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Nestle to help Ivory Coast coffee and cocoa

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Nestle is helping the Ivory Coast's coffee and cocoa industries by providing 27 million coffee plants and 12 million cocoa seedlings to the nation.

The West African region's coffee sector has struggled in the face of great political crises, while the distribution of cocoa seeds should help the world's top grower to stave off potential problems with production. 

Figures for the 1999/2000 coffee season saw Ivorian Robusta output peak at more than 6 million 60 kg bags. However, according to figures by the International Coffee Organisation, the civil war – which ended in 2011 – brought down production to just 982,000 bags in 2010/11.

Agriculture Minister Sangafowa Coulibaly commented on Nestle's help: "With this initiative, we will relaunch coffee production."

In terms of cocoa, the Ivory Coast saw record output figures in 2011, exceeding 1.5 million tonnes of beans, Reuters reports. However, ageing trees and falling yields have proven a cause for concern.

Furthermore, not only will the project see growers in both industries trained in line with the most modern farming techniques, but Nestle is now also behind a $4 million (£2.45 million) coffee and cocoa research centre in the Ivorian town of Zambakro. This should help to ensure that the country stays among the frontrunners supplying both of these soft commodities.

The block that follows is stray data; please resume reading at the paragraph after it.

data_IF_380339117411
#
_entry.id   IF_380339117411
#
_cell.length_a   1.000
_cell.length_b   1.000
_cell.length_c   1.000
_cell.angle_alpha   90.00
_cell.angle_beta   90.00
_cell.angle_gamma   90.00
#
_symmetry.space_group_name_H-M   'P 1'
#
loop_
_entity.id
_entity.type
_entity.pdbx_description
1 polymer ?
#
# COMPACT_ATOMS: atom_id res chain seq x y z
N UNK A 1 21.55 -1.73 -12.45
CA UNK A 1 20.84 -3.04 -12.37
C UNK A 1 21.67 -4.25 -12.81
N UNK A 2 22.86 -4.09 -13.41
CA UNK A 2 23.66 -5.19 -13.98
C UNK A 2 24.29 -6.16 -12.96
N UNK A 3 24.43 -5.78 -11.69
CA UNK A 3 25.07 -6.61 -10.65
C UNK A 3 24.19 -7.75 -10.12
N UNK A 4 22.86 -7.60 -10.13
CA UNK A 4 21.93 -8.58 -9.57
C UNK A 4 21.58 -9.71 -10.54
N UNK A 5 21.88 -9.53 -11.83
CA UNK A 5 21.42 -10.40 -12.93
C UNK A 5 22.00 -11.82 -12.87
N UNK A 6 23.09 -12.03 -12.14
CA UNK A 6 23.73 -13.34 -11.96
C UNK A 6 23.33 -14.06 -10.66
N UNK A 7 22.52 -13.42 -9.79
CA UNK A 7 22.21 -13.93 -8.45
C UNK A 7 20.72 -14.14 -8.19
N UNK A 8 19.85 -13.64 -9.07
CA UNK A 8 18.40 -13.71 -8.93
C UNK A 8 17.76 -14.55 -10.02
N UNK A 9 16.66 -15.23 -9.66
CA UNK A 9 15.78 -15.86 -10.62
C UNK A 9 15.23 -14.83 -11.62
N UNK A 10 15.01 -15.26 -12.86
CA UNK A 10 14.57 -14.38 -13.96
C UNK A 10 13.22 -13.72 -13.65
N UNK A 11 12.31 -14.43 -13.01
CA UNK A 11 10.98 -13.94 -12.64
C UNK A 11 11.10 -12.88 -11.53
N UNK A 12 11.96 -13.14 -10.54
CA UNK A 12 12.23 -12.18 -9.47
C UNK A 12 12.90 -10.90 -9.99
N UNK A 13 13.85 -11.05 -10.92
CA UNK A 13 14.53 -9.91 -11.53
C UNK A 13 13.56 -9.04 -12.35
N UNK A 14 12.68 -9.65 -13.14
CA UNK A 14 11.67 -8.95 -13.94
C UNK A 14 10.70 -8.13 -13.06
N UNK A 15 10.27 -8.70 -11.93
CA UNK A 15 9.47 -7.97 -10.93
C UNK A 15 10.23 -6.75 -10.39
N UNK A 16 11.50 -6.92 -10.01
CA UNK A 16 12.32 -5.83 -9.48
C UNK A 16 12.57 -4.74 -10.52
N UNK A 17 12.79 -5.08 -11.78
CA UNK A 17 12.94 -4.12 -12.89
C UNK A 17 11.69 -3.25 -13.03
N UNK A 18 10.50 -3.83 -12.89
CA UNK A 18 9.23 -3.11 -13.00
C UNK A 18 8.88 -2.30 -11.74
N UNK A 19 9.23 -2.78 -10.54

Nestle's director of development and technology research Johannes Baensch said of the centre: "Our vision for Zambakro is to furnish [growers with] the scientific know-how and techniques needed for sustainable improvement of security and quality of cocoa and coffee."

Individuals will also be trained in how to instruct other growers throughout the country in order to strengthen the whole industry.

It is reported that this is where the cocoa seedlings will be planted, while labs and experimental plots at the site will be used to investigate higher-yield strains of the crop, with the aim of safeguarding the future of the industry against climate change and the threat of disease.

However, it will not just benefit the cocoa sector. The Swiss company believes that the centre could help to boost the Ivory Coast's coffee output to about three tonnes per hectare, from around 300 kg. Similarly, it hopes to improve this figure for cocoa from 400 kg to 2 tonnes.

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